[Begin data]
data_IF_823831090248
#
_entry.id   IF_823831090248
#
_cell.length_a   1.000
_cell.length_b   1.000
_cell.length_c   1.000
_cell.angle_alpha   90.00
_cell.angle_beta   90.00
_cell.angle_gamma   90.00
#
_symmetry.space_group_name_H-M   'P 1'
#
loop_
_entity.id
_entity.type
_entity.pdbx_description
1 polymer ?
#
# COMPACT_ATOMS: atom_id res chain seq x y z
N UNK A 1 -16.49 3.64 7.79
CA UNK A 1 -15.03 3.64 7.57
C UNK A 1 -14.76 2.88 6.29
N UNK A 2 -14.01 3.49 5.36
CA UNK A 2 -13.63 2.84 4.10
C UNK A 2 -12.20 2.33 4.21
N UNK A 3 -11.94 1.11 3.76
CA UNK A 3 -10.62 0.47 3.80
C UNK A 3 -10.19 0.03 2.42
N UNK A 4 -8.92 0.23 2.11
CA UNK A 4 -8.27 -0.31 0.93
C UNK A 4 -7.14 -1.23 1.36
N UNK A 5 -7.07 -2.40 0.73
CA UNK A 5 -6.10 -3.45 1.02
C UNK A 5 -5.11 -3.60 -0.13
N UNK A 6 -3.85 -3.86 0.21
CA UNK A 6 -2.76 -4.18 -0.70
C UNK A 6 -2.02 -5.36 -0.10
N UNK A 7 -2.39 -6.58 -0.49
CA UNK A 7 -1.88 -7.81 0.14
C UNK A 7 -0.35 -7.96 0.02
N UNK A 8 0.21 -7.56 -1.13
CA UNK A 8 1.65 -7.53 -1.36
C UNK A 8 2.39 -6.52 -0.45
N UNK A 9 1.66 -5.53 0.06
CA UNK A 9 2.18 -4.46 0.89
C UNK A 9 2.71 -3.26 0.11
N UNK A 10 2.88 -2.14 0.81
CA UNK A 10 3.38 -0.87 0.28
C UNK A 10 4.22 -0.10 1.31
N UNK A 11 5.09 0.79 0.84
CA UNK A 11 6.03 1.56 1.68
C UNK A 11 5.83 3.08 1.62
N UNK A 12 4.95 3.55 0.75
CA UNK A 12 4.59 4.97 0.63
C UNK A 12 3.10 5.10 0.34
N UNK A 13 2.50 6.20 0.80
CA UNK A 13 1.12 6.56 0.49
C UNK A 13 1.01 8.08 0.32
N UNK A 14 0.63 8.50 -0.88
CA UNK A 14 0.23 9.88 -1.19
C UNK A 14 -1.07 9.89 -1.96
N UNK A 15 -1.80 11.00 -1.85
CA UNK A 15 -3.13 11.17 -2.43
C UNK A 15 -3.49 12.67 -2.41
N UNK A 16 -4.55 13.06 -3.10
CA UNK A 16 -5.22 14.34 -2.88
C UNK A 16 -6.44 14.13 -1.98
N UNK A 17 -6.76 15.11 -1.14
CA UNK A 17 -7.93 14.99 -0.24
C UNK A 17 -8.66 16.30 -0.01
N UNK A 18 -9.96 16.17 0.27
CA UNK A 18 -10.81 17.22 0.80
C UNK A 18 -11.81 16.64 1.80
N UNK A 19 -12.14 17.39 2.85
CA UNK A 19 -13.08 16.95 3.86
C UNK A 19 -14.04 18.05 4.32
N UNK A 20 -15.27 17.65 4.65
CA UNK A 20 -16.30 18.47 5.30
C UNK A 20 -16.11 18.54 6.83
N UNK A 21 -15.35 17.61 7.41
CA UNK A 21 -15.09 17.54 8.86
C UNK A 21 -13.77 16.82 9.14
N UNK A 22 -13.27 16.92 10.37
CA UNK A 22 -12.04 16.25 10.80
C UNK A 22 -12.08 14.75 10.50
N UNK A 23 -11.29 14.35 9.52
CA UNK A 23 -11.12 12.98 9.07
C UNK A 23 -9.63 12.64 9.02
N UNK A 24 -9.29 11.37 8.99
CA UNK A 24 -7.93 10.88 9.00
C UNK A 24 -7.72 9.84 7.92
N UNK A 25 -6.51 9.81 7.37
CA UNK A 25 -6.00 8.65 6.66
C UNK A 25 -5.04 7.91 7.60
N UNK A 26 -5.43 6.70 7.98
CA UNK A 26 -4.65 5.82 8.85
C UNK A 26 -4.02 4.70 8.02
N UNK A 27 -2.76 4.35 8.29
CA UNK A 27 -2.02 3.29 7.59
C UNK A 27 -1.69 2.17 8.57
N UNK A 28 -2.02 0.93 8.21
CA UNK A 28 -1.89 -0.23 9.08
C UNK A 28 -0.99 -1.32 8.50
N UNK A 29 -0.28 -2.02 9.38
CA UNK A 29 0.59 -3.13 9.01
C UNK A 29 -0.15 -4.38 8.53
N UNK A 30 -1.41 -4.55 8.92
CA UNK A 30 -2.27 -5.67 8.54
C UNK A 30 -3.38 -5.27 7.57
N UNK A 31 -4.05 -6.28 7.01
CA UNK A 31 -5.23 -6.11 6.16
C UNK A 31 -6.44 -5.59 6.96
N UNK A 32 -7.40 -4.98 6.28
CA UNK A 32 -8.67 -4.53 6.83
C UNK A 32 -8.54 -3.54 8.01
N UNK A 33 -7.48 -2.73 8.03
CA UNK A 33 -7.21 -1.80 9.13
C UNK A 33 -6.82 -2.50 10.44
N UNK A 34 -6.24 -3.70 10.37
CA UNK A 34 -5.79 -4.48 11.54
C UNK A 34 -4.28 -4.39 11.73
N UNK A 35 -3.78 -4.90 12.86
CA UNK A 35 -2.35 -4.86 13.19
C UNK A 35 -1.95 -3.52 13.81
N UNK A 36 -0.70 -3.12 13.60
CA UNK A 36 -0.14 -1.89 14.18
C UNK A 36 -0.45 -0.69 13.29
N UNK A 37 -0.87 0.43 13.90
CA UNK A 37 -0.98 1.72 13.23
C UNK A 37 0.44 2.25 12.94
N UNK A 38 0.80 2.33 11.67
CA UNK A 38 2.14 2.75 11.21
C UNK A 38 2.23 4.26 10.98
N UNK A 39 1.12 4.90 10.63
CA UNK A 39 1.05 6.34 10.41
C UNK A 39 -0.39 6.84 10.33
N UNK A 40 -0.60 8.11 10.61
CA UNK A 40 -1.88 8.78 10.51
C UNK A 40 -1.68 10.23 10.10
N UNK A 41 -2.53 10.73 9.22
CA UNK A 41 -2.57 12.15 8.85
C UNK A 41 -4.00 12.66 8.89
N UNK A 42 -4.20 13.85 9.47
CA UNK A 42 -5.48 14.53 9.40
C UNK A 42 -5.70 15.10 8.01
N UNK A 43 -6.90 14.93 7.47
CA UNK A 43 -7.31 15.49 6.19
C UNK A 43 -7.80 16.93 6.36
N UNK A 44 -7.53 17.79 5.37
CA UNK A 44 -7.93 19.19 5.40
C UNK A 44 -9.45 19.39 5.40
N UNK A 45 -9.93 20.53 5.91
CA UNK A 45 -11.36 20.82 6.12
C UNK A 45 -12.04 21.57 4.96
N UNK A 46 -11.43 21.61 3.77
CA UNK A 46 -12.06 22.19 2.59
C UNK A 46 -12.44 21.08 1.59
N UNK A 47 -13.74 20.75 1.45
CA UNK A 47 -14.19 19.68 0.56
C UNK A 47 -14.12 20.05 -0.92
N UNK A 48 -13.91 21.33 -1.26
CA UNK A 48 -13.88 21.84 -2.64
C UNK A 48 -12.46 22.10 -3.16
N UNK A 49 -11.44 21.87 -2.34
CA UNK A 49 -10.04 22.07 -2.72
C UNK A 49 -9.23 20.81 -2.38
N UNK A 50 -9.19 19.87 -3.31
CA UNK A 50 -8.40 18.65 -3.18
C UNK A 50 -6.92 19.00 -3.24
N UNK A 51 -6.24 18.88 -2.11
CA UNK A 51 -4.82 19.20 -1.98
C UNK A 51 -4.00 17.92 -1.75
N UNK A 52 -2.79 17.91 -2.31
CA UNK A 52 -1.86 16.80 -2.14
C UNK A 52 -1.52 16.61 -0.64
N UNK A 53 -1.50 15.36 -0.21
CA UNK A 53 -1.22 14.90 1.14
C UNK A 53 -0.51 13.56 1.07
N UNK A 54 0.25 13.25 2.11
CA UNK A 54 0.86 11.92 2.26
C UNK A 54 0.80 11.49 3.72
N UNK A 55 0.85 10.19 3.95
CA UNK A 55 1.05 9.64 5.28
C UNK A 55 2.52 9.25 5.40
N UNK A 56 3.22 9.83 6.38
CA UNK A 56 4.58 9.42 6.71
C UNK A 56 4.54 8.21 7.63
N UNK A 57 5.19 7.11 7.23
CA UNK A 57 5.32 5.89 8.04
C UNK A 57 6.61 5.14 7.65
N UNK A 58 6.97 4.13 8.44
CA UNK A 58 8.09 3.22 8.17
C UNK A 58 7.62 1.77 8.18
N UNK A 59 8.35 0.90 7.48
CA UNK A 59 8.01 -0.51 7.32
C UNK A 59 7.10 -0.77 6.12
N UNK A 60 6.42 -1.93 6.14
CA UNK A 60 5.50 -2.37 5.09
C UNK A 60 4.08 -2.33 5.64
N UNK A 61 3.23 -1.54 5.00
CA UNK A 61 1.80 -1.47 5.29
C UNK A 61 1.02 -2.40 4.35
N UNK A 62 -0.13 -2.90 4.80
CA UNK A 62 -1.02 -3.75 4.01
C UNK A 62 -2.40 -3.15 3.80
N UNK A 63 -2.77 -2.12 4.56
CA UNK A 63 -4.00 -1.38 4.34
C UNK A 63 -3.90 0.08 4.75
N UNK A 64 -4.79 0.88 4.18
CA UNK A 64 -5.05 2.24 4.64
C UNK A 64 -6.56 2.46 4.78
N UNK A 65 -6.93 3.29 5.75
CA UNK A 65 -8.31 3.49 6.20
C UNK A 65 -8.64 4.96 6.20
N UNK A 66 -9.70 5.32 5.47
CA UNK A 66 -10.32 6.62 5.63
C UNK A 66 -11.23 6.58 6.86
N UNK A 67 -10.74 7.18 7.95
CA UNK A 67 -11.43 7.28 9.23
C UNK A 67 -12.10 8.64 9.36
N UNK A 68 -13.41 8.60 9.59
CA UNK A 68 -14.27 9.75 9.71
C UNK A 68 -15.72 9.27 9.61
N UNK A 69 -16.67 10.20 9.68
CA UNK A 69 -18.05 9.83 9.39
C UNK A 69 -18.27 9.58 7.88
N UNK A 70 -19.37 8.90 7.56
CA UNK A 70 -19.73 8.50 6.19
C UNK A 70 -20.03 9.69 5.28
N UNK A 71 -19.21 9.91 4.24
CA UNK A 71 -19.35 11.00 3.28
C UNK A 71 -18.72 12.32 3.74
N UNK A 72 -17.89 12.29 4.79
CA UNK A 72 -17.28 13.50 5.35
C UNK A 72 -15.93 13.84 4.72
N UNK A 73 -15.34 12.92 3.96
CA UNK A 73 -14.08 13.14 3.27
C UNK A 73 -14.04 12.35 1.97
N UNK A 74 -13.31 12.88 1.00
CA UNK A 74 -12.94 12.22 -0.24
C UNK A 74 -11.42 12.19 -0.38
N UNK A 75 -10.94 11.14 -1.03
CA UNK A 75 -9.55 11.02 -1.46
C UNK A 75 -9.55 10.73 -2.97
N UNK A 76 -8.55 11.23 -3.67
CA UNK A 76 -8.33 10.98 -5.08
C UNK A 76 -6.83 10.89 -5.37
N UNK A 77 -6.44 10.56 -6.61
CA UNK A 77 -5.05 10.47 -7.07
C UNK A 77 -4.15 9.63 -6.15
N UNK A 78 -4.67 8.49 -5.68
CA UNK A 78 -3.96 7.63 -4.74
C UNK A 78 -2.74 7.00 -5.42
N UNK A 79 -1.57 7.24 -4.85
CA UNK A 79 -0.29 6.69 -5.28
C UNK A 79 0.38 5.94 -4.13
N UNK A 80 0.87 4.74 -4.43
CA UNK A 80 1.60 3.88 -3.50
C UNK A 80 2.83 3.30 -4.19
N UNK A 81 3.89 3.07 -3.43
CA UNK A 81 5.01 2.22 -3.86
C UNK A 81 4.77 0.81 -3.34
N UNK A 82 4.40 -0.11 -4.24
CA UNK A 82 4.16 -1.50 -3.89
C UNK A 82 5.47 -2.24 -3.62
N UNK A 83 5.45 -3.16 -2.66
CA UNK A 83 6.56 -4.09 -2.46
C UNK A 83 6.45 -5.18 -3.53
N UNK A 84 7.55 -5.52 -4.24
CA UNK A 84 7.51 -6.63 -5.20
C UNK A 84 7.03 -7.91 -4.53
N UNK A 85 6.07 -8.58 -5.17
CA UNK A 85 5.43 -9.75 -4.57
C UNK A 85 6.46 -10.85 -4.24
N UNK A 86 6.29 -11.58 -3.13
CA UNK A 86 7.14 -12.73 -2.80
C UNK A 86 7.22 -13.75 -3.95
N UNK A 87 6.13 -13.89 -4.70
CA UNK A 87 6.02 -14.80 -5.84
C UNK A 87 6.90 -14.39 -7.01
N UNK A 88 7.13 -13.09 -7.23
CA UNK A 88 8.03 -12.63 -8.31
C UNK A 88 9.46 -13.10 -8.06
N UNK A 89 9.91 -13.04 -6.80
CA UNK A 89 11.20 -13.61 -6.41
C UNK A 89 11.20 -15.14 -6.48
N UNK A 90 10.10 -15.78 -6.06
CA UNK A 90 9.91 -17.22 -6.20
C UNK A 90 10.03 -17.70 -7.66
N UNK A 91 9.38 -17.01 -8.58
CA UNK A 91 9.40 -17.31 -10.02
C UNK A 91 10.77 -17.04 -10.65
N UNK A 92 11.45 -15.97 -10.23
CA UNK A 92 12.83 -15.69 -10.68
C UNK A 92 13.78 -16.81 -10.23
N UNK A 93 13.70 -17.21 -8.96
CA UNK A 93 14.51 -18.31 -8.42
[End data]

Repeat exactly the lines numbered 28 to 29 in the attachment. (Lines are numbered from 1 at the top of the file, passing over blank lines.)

CA UNK A 3 -10.62 0.47 3.80
C UNK A 3 -10.19 0.03 2.42